The Trump administration just released the list of Chinese products it will target with 25% tariffs. The Trump tariff list focuses on 1,300 products including chemicals, industrial products, and high tech components. These products are worth about $50 billion of annual imports from China.
Notably, the tariff list excludes retail items. Accordingly, it shouldn’t drive up costs for consumers.
This comes on the heels of China slapping tariffs on $3 billion worth of imports from the US. That was in response a previous round of US tariffs that targeted steel products.
Moreover, the Trump administration is clearly targeting Chinese imports in a manner that maximizes the pain for China but minimizes it for American consumers.
This move is likely to escalate trade tensions further with China. Many of the industries targeted by the Trump tariff list are the same ones that the Chinese government is focused on expanding. Specifically, the list includes a lot of tech items — like semiconductors, touchscreen displays, and lithium batteries.
Moreover, the Chinese government is already working on a response. Cui Tiankai, China’s ambassador to the United States, has already gone on record to declare that China will respond to any tariffs imposed by the US.
Notably, Ambassador Cui Tiankai mentioned that China’s response will be of the same proportion, scale, and intensity. That implies that China will respond with $50 billion worth of tariffs against US imports.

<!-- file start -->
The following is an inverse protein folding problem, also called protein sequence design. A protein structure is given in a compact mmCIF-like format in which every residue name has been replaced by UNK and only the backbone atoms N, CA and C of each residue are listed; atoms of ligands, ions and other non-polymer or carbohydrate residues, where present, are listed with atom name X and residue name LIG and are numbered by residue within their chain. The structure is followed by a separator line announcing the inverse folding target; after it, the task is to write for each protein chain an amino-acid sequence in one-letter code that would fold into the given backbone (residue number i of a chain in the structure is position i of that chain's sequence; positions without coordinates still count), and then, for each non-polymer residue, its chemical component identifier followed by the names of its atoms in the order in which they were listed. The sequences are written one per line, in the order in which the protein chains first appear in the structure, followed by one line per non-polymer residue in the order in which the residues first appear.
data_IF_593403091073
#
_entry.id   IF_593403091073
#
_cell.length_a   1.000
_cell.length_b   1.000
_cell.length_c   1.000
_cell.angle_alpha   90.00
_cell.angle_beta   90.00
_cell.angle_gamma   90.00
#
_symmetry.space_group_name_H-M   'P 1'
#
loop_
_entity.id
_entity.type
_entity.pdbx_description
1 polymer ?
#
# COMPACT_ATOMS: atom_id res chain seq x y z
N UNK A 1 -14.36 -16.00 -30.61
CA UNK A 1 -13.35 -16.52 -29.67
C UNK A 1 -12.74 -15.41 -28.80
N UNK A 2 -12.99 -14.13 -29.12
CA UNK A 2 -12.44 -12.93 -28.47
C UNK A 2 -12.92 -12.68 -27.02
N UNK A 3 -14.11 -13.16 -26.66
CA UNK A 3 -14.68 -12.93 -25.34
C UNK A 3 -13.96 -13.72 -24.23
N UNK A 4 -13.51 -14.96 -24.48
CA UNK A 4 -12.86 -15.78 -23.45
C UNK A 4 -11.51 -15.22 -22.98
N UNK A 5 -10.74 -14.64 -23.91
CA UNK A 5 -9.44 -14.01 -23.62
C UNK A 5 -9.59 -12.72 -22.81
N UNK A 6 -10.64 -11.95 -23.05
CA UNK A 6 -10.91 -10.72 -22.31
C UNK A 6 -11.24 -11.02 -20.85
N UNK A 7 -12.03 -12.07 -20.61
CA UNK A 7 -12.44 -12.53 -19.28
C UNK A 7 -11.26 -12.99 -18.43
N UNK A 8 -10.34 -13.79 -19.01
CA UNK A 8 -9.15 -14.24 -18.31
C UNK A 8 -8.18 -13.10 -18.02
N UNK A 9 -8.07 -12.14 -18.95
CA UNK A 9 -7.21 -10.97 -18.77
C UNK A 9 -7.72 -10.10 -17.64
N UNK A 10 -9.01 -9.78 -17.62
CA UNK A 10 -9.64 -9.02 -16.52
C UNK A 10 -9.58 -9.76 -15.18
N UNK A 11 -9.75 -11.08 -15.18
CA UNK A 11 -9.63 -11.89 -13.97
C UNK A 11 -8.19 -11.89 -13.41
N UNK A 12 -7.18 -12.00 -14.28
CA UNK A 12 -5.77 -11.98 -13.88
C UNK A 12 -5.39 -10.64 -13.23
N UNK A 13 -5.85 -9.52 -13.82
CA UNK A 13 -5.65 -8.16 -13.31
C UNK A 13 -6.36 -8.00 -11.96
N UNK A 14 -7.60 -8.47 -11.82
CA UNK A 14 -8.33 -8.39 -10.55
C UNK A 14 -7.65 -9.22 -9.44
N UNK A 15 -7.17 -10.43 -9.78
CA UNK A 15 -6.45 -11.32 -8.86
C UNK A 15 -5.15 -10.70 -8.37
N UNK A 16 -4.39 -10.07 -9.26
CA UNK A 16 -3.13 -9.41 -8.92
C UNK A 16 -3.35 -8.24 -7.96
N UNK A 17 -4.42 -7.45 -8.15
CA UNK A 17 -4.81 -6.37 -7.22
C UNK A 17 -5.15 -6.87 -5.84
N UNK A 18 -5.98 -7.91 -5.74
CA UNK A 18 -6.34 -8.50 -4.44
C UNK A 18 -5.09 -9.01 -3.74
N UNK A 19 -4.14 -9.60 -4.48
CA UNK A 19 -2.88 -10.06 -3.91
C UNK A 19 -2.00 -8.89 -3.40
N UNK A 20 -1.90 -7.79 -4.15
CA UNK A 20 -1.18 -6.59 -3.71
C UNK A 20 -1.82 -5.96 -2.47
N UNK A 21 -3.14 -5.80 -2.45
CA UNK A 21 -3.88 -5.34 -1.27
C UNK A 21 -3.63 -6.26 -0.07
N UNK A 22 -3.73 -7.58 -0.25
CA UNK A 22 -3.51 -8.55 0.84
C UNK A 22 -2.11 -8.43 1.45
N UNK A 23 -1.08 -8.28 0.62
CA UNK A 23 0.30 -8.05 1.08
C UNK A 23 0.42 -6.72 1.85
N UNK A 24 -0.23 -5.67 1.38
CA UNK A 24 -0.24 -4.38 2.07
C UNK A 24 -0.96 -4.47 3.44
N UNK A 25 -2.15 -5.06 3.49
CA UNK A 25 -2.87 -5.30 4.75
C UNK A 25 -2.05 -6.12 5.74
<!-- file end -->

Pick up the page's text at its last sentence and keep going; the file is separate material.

Trump is the wild card in China trade tensions
Last year, the US imported a hefty $506 billion worth of goods from China. The US exported only about $130 billion worth of goods. That adds up to a $376 billion trade deficit.
President Trump railed against what he termed “bad” trade deals with China during his election. He had also promised to fix America’s yawning trade deficit with the country.
More recently, he has followed this up with statements like:
“When a country (USA) is losing many billions of dollars on trade with virtually every country it does business with, trade wars are good, and easy to win,”
— President Trump, March 2018
The trade deficit with China is a signature issue for President Trump. Accordingly, he is unlikely to back down. Moreover, he has ample room to escalate tariffs further. That means the US-China trade conflict is far from over and a full-blown trade war is a distinct possibility.